Australia

Wild Wild East

I’m on my third trip to Australia in a year’s time and, finally, I’ve experienced some genuine wild-wild-east, sun-blazed-and-blistering, cattle-trading outback vibes.

I ended up on a long-train-ride journey out of Sydney to a somewhat random town in cow country, NSW.

Fine, it wasn’t random. What is that to you, anonymous reader?

The cover photo of this post was taken at Dungog Station.

P_20180224_144429

Here’s how you get there: Open Google maps; type Dungog.

If you get the right train at the right time, you can make the roughly-4-hour journey with your Opal card for six or seven Aussie dollars each way.

 

P_20180224_142608
This random station along the way is Wallarobba

 

If you wanted to go there simply to check it out and say hello to the cows, you can get an Airbnb starting at about $75 a night. (Again, your instructions are: Open AirBnB.)

Has travel become too easy or what?

With tumbleweed, saloon-style buildings, and a vet that treats cows and horses, it did feel remarkably wild-west out here.

P_20180224_152138

In case you became confused, how would you know that you are in fact in the Australian outback and not on the American frontier?

 

P_20180224_145500
Aboriginal art and solar panels might be a clue.

 

For one, there will be no tossing of the old pigskin. (The colonists definitely did that.)

No, Aussies will guffaw at the preposterous notion of a football propelled forward in a fashion we in other parts of the world might refer to a toss or a throw or a hurl.

Instead, taking inspiration perhaps from all that time spent on the beach playing volleyball, the Aussies like to give their football a little tap–not with the wrist nor with a fist, but something like that.

I won’t even get started on the “foot” ball misnomer. Everyone knows a football is what people in orange shirts kick through goal posts so that all the other people in orange shirts around the world can cheer and drink more beer.

So Aussies and Americans alike get a kick out of touching footballs with their hands but in notably different ways. They do in fact kick the ball with their feet as well and so can take some consolation in not being entirely misguided.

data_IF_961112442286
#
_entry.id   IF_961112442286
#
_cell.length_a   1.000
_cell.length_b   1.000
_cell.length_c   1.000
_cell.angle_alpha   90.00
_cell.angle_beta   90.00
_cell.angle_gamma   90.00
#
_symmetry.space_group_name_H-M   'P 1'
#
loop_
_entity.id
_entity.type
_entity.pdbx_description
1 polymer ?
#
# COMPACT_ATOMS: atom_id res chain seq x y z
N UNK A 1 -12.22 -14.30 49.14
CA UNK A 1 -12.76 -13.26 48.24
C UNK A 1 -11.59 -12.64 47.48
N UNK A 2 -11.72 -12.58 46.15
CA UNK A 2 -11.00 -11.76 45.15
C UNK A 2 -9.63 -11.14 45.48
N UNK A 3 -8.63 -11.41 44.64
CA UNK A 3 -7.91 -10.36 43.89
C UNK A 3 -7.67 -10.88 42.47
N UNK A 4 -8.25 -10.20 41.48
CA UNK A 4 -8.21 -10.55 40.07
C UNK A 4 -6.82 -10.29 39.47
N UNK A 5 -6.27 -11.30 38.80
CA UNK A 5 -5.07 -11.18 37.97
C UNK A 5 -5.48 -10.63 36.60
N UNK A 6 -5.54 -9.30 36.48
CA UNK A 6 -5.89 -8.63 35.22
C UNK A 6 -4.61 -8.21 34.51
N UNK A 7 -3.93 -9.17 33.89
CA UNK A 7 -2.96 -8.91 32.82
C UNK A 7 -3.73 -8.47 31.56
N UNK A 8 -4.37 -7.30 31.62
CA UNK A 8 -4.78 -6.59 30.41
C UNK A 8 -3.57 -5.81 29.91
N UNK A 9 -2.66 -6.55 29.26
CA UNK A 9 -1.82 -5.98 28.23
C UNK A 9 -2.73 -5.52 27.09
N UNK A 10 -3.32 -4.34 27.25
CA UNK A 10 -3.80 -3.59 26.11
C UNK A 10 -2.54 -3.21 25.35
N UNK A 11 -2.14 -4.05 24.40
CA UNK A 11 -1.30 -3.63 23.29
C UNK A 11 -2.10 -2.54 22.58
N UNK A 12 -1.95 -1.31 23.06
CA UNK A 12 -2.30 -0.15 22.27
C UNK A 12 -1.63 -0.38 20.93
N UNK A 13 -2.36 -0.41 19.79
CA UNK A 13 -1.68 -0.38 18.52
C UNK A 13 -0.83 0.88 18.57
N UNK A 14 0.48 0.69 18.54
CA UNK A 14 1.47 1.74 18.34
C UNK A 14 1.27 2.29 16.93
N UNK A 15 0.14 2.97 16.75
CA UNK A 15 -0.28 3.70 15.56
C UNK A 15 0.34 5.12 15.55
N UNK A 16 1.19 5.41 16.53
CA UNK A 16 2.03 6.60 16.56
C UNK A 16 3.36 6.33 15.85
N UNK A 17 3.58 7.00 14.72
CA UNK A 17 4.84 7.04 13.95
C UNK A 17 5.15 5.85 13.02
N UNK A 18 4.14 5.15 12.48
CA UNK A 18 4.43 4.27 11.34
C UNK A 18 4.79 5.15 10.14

Regardless, let’s put our differences aside and enjoy these gorgeous views.

P_20180224_153817

P_20180224_153835

Since you’re here, you should definitely visit Copeland Reserve and check out some old mining relics, deep shafts, and snakes.

 

P_20180226_075241 (1)
Hurray: I saw my first snake in Australia!

 

P_20180226_071137

While it was too overcast to watch the sunrise as hoped, the dawn trek through the forest was quite surreal.

Were it not for the light and refreshing rain trickling through the trees, it may have taken much more than half of the hike to feel properly awake.

 

P_20180226_071705
Not a terrible place to drift through in dream-like state

 

P_20180226_072936

P_20180226_073626

P_20180226_075803

P_20180226_081013

I’ll wrap up with this chill porch view and

P_20180224_194731 (1)

this wonderfully long train ride.

P_20180224_143344 (2)

Leave a Reply

Fill in your details below or click an icon to log in:

WordPress.com Logo

You are commenting using your WordPress.com account. Log Out /  Change )

Google+ photo

You are commenting using your Google+ account. Log Out /  Change )

Twitter picture

You are commenting using your Twitter account. Log Out /  Change )

Facebook photo

You are commenting using your Facebook account. Log Out /  Change )

w

Connecting to %s